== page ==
Gregory Campbell: Those who caused our bloody past will not be allowed to erase their part in it

Gregory Campbell's last Stormont speech, delivered on Tuesday, is below. Campbell, seen above at the Assembly chamber on Tuesday morning, is standing down as MLA but will stay an MP:

“I begin my contribution by thanking all the staff in this Assembly and in previous Assemblies, whom I found to be extremely courteous, diligent and helpful at all times.

“I spent yesterday morning in the Senate Chamber at an event for victims, and I sat beside one of our youngest councillors in Northern Ireland. I asked him his age, and he told me that he was 24. I then pointed out to him that I was first elected to this Chamber in 1982, 10 years before he was even born. In the first 20 years of that time, violence was prolific. Politics was mired in quicksand. An agreement was always essential, but the right basis for getting it eluded parties here.

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“When the right basis was eventually established, it still meant that hard and difficult choices had to be made. The DUP made the right choice and choices. We took the right decisions when it would have been easier to take the wrong ones, and, for that, we make no apology. For our stance, our statements and our comments since then, we make no apology whatsoever — none.

“Over the last five years, people yearned for delivery, which has begun under the guidance of the DUP. Planning for the future cannot and must not mean forgetting the past.

“Those who caused our bloody and deceitful past will not be allowed to erase their part in it. However much they try, they will not be allowed to do that. Battles must still be fought. For me, the arena will change and the venue will be different, but that campaign must and will be waged until it is won. I am not standing for election with my colleagues, but I am standing on the same ground, with them and beside them, and, together, we will take this country forward to be a much better place.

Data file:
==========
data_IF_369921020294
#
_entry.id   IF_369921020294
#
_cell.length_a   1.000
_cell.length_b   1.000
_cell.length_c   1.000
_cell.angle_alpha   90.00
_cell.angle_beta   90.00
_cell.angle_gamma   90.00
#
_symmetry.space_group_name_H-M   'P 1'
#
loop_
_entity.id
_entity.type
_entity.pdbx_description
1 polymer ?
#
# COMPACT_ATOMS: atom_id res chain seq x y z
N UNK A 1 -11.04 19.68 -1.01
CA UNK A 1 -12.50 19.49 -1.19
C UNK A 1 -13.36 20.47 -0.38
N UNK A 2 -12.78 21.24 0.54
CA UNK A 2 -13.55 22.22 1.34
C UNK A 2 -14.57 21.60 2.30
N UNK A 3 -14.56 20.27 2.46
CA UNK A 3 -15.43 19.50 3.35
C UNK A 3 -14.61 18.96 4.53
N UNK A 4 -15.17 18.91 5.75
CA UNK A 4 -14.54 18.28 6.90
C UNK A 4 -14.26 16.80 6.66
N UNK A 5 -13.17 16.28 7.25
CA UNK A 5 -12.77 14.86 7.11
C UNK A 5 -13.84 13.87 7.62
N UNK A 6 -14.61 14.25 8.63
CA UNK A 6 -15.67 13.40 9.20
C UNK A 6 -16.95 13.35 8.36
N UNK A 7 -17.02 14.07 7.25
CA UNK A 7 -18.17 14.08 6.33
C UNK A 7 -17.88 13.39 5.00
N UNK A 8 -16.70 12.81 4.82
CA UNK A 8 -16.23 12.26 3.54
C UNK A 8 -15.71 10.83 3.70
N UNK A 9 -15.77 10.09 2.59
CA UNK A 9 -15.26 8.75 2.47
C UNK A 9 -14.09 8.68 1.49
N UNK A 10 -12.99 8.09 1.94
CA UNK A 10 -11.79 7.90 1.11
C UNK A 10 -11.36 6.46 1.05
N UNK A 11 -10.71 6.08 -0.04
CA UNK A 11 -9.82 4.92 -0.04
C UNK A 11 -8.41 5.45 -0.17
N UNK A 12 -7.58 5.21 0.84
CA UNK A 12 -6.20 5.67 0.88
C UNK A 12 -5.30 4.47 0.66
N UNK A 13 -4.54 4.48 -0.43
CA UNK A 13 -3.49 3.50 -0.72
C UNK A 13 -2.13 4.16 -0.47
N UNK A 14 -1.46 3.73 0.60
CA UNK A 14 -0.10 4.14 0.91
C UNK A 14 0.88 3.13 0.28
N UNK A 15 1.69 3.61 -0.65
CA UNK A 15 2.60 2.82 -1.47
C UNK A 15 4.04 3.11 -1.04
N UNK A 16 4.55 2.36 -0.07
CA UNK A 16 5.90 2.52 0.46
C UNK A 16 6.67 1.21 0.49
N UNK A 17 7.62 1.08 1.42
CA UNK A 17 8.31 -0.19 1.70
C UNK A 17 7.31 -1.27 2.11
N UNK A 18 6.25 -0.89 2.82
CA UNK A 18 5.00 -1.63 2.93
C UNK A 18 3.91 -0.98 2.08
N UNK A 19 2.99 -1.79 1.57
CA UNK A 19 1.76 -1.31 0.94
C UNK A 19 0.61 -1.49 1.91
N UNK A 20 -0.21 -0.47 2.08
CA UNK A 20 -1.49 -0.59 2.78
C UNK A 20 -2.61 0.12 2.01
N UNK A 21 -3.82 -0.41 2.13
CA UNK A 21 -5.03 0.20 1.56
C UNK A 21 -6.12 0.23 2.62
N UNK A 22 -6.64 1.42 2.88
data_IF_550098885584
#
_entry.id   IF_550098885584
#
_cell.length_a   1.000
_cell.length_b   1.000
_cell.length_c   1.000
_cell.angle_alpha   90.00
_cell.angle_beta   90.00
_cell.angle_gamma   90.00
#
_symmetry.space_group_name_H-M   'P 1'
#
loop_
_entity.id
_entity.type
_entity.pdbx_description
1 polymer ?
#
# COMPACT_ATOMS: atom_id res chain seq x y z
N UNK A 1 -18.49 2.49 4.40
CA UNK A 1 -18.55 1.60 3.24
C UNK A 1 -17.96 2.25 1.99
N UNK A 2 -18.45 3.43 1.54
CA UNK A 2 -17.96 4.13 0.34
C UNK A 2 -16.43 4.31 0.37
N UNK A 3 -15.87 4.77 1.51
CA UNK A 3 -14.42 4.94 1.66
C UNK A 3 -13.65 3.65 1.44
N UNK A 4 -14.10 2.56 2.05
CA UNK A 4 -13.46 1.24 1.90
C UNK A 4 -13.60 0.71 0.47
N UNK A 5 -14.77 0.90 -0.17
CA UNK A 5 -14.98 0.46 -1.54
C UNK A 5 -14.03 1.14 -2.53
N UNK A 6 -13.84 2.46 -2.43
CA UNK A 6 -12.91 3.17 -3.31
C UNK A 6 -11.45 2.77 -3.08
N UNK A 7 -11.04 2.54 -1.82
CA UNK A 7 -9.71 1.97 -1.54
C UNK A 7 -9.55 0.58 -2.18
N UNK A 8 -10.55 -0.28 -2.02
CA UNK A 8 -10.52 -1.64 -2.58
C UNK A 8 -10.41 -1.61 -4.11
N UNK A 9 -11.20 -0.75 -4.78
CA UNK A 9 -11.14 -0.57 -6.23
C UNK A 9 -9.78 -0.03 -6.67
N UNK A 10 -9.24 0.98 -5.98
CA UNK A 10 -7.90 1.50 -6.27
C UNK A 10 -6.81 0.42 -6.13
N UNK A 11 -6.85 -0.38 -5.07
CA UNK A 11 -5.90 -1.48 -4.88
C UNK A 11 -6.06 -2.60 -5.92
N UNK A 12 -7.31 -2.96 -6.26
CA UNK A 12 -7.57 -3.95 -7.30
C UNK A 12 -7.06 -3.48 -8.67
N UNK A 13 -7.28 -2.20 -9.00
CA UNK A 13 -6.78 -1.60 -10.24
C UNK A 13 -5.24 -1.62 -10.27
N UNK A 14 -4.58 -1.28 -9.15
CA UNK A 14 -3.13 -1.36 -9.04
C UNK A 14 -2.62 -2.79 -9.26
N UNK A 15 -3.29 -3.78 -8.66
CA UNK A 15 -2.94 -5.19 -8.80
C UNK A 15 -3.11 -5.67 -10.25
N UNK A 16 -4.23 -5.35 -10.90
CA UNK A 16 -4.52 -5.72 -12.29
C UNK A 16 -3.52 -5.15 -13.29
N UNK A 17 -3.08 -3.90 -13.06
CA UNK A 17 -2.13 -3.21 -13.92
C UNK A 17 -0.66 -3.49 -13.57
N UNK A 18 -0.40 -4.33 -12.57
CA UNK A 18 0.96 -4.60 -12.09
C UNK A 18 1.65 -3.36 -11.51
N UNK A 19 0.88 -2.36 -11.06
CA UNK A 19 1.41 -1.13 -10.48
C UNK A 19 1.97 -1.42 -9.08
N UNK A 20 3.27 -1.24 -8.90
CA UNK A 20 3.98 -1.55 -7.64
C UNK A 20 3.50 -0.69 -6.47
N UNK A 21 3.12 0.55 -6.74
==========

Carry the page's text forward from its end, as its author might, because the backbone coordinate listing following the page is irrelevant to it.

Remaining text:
“People used to ask me what I did. I said that I was a fireman — a political fireman who put out political fires. That is what we did for the first five years or so: we put out political fires. I have become redundant, or semi-redundant, in relation to putting out political fires. I do that only on a part-time basis now because the political fires are much fewer than they were in the past. I feel as though I have changed and become an alchemist, in that my party and I have attempted to transform the lead of sectarianism and division into the pure gold of reconciliation, cooperation and community harmony.

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“I hope that we can change that. I hope that, as I leave this place and a new mandate starts, I can relinquish the function of alchemist and that we will have a new dispensation in which we can, in fact, create that reconciliation, because the Assembly was created as a forum for reconciliation. What we have now is good, and we have achieved significant progress, but we need to do much, much better. We need to create a situation in which we can transform power-sharing into partnership — a dynamic, active partnership based on goodwill and harmony in which we can work together for the good of all of our people: Catholic and Protestant; nationalist and unionist. That is what the Assembly is all about.

“I believe that we have made small progress towards that, but we can do much, much better. I look at the Justice Committee, which was mentioned yesterday during the Justice Bill debate, and see it as an exemplar of how people can work together, despite their political differences, and create a political consensus in order to make worthwhile changes in the justice system.

“That, I believe, is worthwhile and an exemplar of what we can do together on a non-partisan basis. You do not have to give up being SDLP, Sinn Féin or DUP; you can continue to hold on to that but work for the common good.”

Gregory Campbell, DUP East Londonderry

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